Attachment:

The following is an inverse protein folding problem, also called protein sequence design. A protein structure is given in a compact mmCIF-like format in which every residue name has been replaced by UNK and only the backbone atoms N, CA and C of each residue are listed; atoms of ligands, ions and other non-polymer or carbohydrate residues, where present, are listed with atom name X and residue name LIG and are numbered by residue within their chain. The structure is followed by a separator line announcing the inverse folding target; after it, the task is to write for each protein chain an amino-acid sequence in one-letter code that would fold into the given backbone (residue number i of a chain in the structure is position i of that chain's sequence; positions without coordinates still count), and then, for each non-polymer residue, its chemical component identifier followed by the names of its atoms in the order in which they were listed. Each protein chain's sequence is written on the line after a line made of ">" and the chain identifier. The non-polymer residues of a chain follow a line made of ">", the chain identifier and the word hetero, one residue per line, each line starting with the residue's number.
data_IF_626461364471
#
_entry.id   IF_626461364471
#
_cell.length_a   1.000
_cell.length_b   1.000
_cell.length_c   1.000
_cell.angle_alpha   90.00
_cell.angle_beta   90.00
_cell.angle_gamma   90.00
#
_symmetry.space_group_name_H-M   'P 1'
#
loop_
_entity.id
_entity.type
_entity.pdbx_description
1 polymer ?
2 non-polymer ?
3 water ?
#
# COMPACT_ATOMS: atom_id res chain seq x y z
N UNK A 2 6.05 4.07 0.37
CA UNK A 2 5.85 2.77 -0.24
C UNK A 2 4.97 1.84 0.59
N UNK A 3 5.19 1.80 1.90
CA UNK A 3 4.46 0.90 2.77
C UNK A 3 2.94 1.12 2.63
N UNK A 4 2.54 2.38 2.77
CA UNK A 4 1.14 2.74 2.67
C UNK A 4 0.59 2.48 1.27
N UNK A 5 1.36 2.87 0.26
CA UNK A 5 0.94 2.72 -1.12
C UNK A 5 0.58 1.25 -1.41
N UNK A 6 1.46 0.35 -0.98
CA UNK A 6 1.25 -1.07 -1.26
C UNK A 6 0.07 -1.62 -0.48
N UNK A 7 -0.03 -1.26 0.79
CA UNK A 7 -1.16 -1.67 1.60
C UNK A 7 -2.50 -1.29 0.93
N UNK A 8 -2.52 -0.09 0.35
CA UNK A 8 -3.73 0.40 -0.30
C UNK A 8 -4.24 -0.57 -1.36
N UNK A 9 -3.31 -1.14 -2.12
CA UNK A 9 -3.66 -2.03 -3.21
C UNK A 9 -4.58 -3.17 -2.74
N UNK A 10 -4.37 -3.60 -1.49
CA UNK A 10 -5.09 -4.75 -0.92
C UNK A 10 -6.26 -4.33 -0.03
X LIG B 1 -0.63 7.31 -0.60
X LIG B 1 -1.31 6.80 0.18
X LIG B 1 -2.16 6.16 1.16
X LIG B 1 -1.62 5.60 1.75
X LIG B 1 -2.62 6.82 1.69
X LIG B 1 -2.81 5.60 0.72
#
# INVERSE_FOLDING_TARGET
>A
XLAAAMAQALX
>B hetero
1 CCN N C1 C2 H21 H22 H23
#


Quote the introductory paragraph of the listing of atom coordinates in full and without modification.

The following is an inverse protein folding problem, also called protein sequence design. A protein structure is given in a compact mmCIF-like format in which every residue name has been replaced by UNK and only the backbone atoms N, CA and C of each residue are listed; atoms of ligands, ions and other non-polymer or carbohydrate residues, where present, are listed with atom name X and residue name LIG and are numbered by residue within their chain. The structure is followed by a separator line announcing the inverse folding target; after it, the task is to write for each protein chain an amino-acid sequence in one-letter code that would fold into the given backbone (residue number i of a chain in the structure is position i of that chain's sequence; positions without coordinates still count), and then, for each non-polymer residue, its chemical component identifier followed by the names of its atoms in the order in which they were listed. Each protein chain's sequence is written on the line after a line made of ">" and the chain identifier. The non-polymer residues of a chain follow a line made of ">", the chain identifier and the word hetero, one residue per line, each line starting with the residue's number.